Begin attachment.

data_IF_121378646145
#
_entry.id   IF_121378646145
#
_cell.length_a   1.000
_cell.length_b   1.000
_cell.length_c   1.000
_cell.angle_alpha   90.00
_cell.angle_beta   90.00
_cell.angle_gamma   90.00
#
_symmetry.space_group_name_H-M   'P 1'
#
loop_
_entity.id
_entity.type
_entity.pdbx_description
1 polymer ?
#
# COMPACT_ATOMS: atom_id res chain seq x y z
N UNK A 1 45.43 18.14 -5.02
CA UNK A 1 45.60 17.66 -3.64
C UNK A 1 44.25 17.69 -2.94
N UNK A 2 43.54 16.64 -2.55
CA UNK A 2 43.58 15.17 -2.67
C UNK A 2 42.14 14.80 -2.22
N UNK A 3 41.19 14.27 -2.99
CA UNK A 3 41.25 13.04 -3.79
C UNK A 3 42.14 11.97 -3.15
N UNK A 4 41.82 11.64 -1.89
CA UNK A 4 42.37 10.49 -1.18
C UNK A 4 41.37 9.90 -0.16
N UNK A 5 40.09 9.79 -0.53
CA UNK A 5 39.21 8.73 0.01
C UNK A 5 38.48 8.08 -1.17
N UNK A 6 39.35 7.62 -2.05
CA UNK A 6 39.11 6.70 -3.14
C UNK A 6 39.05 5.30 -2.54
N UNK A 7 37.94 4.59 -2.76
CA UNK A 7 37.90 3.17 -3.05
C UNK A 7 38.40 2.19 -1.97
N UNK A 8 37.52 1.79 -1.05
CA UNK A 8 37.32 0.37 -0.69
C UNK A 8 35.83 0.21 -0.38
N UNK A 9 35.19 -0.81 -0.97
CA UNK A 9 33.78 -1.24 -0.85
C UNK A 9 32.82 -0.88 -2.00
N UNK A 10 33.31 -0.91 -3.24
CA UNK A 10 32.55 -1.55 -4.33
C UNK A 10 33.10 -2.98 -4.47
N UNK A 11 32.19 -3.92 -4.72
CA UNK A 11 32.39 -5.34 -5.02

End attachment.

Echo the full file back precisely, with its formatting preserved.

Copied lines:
data_IF_121378646145
#
_entry.id   IF_121378646145
#
_cell.length_a   1.000
_cell.length_b   1.000
_cell.length_c   1.000
_cell.angle_alpha   90.00
_cell.angle_beta   90.00
_cell.angle_gamma   90.00
#
_symmetry.space_group_name_H-M   'P 1'
#
loop_
_entity.id
_entity.type
_entity.pdbx_description
1 polymer ?
#
# COMPACT_ATOMS: atom_id res chain seq x y z
N UNK A 1 45.43 18.14 -5.02
CA UNK A 1 45.60 17.66 -3.64
C UNK A 1 44.25 17.69 -2.94
N UNK A 2 43.54 16.64 -2.55
CA UNK A 2 43.58 15.17 -2.67
C UNK A 2 42.14 14.80 -2.22
N UNK A 3 41.19 14.27 -2.99
CA UNK A 3 41.25 13.04 -3.79
C UNK A 3 42.14 11.97 -3.15
N UNK A 4 41.82 11.64 -1.89
CA UNK A 4 42.37 10.49 -1.18
C UNK A 4 41.37 9.90 -0.16
N UNK A 5 40.09 9.79 -0.53
CA UNK A 5 39.21 8.73 0.01
C UNK A 5 38.48 8.08 -1.17
N UNK A 6 39.35 7.62 -2.05
CA UNK A 6 39.11 6.70 -3.14
C UNK A 6 39.05 5.30 -2.54
N UNK A 7 37.94 4.59 -2.76
CA UNK A 7 37.90 3.17 -3.05
C UNK A 7 38.40 2.19 -1.97
N UNK A 8 37.52 1.79 -1.05
CA UNK A 8 37.32 0.37 -0.69
C UNK A 8 35.83 0.21 -0.38
N UNK A 9 35.19 -0.81 -0.97
CA UNK A 9 33.78 -1.24 -0.85
C UNK A 9 32.82 -0.88 -2.00
N UNK A 10 33.31 -0.91 -3.24
CA UNK A 10 32.55 -1.55 -4.33
C UNK A 10 33.10 -2.98 -4.47
N UNK A 11 32.19 -3.92 -4.72
CA UNK A 11 32.39 -5.34 -5.02